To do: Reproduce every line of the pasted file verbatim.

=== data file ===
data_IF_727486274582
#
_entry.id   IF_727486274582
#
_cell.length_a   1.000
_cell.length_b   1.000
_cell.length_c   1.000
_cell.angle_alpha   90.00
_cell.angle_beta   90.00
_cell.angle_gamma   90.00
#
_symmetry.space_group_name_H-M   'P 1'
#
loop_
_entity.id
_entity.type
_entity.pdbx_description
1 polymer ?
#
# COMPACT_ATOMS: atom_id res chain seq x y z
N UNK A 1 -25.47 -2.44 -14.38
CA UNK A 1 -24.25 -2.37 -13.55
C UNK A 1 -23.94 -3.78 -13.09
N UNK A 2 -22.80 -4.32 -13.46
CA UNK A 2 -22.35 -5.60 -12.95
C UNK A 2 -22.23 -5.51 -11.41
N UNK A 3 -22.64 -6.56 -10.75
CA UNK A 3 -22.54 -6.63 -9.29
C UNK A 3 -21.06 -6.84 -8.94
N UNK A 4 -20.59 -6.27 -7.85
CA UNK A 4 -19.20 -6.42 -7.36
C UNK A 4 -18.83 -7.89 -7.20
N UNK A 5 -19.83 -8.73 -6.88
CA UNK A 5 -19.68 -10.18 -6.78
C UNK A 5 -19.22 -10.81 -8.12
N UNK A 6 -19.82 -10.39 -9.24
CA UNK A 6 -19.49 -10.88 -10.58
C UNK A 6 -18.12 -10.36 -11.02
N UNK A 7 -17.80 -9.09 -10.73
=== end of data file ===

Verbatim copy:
data_IF_727486274582
#
_entry.id   IF_727486274582
#
_cell.length_a   1.000
_cell.length_b   1.000
_cell.length_c   1.000
_cell.angle_alpha   90.00
_cell.angle_beta   90.00
_cell.angle_gamma   90.00
#
_symmetry.space_group_name_H-M   'P 1'
#
loop_
_entity.id
_entity.type
_entity.pdbx_description
1 polymer ?
#
# COMPACT_ATOMS: atom_id res chain seq x y z
N UNK A 1 -25.47 -2.44 -14.38
CA UNK A 1 -24.25 -2.37 -13.55
C UNK A 1 -23.94 -3.78 -13.09
N UNK A 2 -22.80 -4.32 -13.46
CA UNK A 2 -22.35 -5.60 -12.95
C UNK A 2 -22.23 -5.51 -11.41
N UNK A 3 -22.64 -6.56 -10.75
CA UNK A 3 -22.54 -6.63 -9.29
C UNK A 3 -21.06 -6.84 -8.94
N UNK A 4 -20.59 -6.27 -7.85
CA UNK A 4 -19.20 -6.42 -7.36
C UNK A 4 -18.83 -7.89 -7.20
N UNK A 5 -19.83 -8.73 -6.88
CA UNK A 5 -19.68 -10.18 -6.78
C UNK A 5 -19.22 -10.81 -8.12
N UNK A 6 -19.82 -10.39 -9.24
CA UNK A 6 -19.49 -10.88 -10.58
C UNK A 6 -18.12 -10.36 -11.02
N UNK A 7 -17.80 -9.09 -10.73